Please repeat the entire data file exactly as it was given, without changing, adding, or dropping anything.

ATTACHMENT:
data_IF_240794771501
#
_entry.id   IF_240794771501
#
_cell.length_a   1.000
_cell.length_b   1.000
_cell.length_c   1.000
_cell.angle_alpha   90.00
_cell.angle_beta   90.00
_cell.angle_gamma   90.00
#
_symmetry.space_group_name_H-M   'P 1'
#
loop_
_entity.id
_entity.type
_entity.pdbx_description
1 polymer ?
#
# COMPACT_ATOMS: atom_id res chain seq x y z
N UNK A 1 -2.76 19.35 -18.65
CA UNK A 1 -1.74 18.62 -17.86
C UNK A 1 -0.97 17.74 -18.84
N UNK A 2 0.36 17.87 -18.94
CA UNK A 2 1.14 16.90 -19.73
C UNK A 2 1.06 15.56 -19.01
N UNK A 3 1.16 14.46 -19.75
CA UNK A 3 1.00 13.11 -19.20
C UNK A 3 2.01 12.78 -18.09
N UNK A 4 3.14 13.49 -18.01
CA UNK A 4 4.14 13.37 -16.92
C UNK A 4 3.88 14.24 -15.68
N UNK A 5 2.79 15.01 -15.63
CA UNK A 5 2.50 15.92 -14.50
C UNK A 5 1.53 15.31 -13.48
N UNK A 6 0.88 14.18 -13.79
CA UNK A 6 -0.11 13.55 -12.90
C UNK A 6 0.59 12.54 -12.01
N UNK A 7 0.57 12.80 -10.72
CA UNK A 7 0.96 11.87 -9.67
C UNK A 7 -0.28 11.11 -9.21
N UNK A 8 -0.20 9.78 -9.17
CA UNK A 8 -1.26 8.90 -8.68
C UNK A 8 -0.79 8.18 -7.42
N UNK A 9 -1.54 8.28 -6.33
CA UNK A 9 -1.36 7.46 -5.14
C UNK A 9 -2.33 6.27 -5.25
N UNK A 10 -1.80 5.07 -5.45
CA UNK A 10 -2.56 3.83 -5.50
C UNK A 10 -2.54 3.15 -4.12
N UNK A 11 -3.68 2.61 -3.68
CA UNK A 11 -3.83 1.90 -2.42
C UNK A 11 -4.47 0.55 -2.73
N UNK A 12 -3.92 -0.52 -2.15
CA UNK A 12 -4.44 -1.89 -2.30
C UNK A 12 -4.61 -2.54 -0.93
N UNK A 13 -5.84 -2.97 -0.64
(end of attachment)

data_IF_240794771501
#
_entry.id   IF_240794771501
#
_cell.length_a   1.000
_cell.length_b   1.000
_cell.length_c   1.000
_cell.angle_alpha   90.00
_cell.angle_beta   90.00
_cell.angle_gamma   90.00
#
_symmetry.space_group_name_H-M   'P 1'
#
loop_
_entity.id
_entity.type
_entity.pdbx_description
1 polymer ?
#
# COMPACT_ATOMS: atom_id res chain seq x y z
N UNK A 1 -2.76 19.35 -18.65
CA UNK A 1 -1.74 18.62 -17.86
C UNK A 1 -0.97 17.74 -18.84
N UNK A 2 0.36 17.87 -18.94
CA UNK A 2 1.14 16.90 -19.73
C UNK A 2 1.06 15.56 -19.01
N UNK A 3 1.16 14.46 -19.75
CA UNK A 3 1.00 13.11 -19.20
C UNK A 3 2.01 12.78 -18.09
N UNK A 4 3.14 13.49 -18.01
CA UNK A 4 4.14 13.37 -16.92
C UNK A 4 3.88 14.24 -15.68
N UNK A 5 2.79 15.01 -15.63
CA UNK A 5 2.50 15.92 -14.50
C UNK A 5 1.53 15.31 -13.48
N UNK A 6 0.88 14.18 -13.79
CA UNK A 6 -0.11 13.55 -12.90
C UNK A 6 0.59 12.54 -12.01
N UNK A 7 0.57 12.80 -10.72
CA UNK A 7 0.96 11.87 -9.67
C UNK A 7 -0.28 11.11 -9.21
N UNK A 8 -0.20 9.78 -9.17
CA UNK A 8 -1.26 8.90 -8.68
C UNK A 8 -0.79 8.18 -7.42
N UNK A 9 -1.54 8.28 -6.33
CA UNK A 9 -1.36 7.46 -5.14
C UNK A 9 -2.33 6.27 -5.25
N UNK A 10 -1.80 5.07 -5.45
CA UNK A 10 -2.56 3.83 -5.50
C UNK A 10 -2.54 3.15 -4.12
N UNK A 11 -3.68 2.61 -3.68
CA UNK A 11 -3.83 1.90 -2.42
C UNK A 11 -4.47 0.55 -2.73
N UNK A 12 -3.92 -0.52 -2.15
CA UNK A 12 -4.44 -1.89 -2.30
C UNK A 12 -4.61 -2.54 -0.93
N UNK A 13 -5.84 -2.97 -0.64